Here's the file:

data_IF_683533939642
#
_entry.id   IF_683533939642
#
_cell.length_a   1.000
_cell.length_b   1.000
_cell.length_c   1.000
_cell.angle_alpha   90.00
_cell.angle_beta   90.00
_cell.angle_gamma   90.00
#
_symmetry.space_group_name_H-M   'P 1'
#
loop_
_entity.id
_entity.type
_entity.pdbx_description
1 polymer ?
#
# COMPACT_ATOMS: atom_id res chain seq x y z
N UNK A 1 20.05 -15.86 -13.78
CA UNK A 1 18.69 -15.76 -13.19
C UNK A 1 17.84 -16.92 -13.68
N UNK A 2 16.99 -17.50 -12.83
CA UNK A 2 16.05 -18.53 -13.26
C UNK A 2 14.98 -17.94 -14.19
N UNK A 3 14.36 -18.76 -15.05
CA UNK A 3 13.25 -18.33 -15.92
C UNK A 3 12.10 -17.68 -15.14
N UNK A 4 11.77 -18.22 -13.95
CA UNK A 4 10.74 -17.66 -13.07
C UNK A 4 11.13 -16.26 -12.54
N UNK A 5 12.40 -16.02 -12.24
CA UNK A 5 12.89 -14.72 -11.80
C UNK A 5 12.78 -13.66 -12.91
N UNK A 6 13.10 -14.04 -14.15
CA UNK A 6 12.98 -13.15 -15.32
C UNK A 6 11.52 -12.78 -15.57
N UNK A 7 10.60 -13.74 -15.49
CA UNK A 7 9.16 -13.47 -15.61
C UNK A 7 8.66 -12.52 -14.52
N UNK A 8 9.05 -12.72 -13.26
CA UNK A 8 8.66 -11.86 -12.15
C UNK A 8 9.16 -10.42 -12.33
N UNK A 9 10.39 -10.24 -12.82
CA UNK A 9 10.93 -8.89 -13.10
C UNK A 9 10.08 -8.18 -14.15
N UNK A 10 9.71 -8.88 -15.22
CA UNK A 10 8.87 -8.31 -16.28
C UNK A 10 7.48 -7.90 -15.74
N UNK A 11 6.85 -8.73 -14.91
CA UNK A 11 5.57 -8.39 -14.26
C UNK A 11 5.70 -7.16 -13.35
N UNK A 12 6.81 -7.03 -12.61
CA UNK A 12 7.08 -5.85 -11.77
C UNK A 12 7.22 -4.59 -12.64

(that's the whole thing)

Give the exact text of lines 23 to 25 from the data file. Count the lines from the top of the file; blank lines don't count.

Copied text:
C UNK A 1 17.84 -16.92 -13.68
N UNK A 2 16.99 -17.50 -12.83
CA UNK A 2 16.05 -18.53 -13.26